I generally look for mindset over competencies. Not that competencies aren’t important. But those are more like boxes that should be checked.
What sets good people apart from the ones that can seriously make a difference is their mindset. Do they have passion, curiosity and are they hungry to make a difference? Do they have a high level of empathy, an entrepreneurial mindset and a rebellious mindset that carries respect for the established – then we’ve got a winner.
I like to look for what I call ‘hybrid’ profiles i.e. people that do a lot of stuff really well, but that isn’t necessarily a specialist in one craft.
7. I enjoyed seeing some of your projects at BeoCreate website, which interestingly integrate visuals and sounds in digital space. What’s your personal thoughts on the relationship between Color and sound?
We’re all visual, sensory and playful beings and whilst sound alone can give you amazing sensory and emotional experiences, these only get amplified even more when we add a visual element to the equation.
At the BeoCreate website, we choose to use colors the way we did to really encourage visitors to get playful and explore the functions of the site – and to separate us a bit from the very clean and aesthetically pleasing Bang & Olufsen website. And I think that’s part of the magic with colors. They can set a whole mood; dark or bright, playful or conservative etc.
I find myself in a bit of a monochrome period. I want things to be clean and pure and end up with a lot of grey, black and white – but one color that really has got my lately is, as we call it in Bang & Olufsen, the Infantry Green. It’s quite incredible how this goes for anything from a blazer jacket in a board meeting to anything outdoors and all in between.
8. In banking, the notion of traditional physical branches is disappearing. But personally, I do think there are many opportunities for physical space in crafting a new form of interactions and in reinforcing the brand experience. How has the retail concept evolved in B&O, and what’s your personal views on the future of the retail concept?
We haven’t seen the change in our retails concepts yet like it’s commonly happening within banking these days. But that’s about to change. Experience is a huge part of what our customers buy into with Bang & Olufsen, so of course we need to reflect this throughout the consumer journey – including retail. I believe we’re going to see a complete change in the commercial motivation in have physical outlets.
Retail is slowly going to transfer itself from places you went to to do your shopping into places you want to go to – and stay in. A natural way for companies to become brands that are integrated in people’s lives is to offer something more than just a product or a service; A full experience, empowerment, a perception of something more. And whilst it’s starting to look exciting for AR and VR, physical outlets are currently the places where companies can give these experiences.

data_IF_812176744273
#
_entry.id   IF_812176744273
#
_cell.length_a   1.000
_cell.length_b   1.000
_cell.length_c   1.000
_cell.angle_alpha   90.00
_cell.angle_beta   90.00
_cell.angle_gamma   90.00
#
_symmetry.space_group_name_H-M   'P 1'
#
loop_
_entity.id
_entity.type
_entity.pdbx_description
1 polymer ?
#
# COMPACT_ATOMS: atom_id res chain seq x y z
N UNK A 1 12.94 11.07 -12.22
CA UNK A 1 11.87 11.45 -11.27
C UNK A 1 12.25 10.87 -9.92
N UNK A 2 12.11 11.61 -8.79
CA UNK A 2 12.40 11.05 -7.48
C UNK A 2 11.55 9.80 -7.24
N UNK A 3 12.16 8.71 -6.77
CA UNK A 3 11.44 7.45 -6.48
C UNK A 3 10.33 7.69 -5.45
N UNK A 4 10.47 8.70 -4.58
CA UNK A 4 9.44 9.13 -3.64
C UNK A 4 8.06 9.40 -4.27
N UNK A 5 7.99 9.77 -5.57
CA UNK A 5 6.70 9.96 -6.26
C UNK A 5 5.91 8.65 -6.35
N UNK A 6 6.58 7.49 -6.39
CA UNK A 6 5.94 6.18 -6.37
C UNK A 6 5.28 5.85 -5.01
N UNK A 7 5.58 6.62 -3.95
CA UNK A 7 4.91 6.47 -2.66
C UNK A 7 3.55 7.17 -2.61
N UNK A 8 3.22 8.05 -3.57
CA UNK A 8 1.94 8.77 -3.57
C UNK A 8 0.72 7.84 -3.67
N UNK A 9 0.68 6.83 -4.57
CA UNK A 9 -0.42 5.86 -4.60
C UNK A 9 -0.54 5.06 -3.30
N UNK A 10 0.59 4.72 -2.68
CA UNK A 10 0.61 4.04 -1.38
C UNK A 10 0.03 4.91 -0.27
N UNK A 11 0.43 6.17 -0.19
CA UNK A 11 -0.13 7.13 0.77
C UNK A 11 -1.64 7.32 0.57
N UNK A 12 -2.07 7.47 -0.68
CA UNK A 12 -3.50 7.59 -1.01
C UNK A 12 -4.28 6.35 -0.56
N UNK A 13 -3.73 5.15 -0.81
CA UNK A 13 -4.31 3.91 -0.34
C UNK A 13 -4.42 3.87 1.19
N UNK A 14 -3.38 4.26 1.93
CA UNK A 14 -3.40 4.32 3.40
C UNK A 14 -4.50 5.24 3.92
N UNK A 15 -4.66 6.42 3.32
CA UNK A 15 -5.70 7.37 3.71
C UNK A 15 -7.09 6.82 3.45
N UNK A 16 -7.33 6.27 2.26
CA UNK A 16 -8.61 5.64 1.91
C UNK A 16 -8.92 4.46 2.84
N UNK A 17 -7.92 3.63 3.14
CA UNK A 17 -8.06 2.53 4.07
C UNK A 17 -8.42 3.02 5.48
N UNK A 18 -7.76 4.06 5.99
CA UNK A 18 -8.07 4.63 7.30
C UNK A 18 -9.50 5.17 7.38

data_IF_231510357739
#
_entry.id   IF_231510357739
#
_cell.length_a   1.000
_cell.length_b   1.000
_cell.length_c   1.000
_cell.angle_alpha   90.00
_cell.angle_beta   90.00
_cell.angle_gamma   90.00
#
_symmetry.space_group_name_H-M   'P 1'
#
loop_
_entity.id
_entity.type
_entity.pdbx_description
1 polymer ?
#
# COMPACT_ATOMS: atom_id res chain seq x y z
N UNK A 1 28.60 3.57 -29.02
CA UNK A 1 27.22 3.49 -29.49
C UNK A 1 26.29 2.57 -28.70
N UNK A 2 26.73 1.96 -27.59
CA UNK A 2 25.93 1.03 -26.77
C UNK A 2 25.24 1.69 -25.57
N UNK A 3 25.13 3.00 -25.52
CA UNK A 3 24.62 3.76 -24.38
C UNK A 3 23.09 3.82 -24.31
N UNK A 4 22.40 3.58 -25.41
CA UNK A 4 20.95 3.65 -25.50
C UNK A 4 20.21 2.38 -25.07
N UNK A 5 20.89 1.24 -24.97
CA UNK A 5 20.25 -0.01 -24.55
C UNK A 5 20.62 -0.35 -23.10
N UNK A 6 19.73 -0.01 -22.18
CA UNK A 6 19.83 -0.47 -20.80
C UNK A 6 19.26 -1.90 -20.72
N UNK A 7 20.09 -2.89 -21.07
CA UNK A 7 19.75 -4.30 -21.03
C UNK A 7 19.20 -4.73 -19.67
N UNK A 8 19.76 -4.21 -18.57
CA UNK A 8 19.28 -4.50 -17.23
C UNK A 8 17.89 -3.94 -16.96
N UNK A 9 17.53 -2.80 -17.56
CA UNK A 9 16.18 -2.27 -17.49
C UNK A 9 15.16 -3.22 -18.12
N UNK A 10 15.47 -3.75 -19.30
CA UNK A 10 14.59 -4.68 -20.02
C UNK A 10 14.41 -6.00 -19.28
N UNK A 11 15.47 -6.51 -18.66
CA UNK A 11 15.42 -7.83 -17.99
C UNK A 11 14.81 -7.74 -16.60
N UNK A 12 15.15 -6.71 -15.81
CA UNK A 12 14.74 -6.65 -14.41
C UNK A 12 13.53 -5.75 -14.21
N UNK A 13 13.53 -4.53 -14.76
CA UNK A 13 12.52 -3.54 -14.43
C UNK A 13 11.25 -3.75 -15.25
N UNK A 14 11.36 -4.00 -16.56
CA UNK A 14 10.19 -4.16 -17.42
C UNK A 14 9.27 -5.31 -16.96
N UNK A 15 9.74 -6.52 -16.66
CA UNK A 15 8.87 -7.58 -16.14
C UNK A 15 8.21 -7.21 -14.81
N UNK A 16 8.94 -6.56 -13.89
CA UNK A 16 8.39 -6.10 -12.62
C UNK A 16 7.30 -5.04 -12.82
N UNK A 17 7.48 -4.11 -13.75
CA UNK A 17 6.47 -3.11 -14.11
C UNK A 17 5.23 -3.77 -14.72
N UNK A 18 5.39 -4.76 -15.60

9. I believe this kind of transition also encourages brands to be authentic and truer to their intent as to how they can meaningfully integrate into people’s lives. What brand do you love and that inspires you?
It would be easy to highlight a Google or Amazon, but also too easy. I’d rather highlight a brand like Nike. Not that Nike stand for a radical product or digital innovation as such, it’s more their brand innovation that sets them apart. I think the last 2-3 decades for Nike have been quite interesting. They have managed to change the brand game for themselves and their whole industry again and again and that demands respect. Personally, I’ve felt this in a way where Nike was relevant for me in one way when I was a teenager, another when I was in my twenties and now in a new and different way in my thirties. Maybe Nike will be a ‘life-brand’ for me.
Anders Buchmann, Chief Intrapreneur in Bang & Olufsen
Anders Buchmann is Chief Intrapreneur in Bang & Olufsen – a 92 year old award winning high-end consumer electronics company from Denmark. Anders came to Bang & Olufsen in August 2016 to co-found an internal start-up, BeoCreate, and spearhead the unit on the commercial, creative and strategic side of things. In May 2017, Anders was pulled into the ‘mothership’ to apply the same intrapreneurial Create-mindset on taking a radically different product, BeoSound Shape, successfully to market globally./
Before coming to Bang & Olufsen, Anders spend just short of a decade agency-side including a digital ad agency of his own which was successfully acquired in 2014. Anders has a creative track record showing emphasis on commercial performance over awards, and he’s headed up accounts ranging from Kickstarters to Coca-Cola though having spent most time with global brands within FMCG and luxury.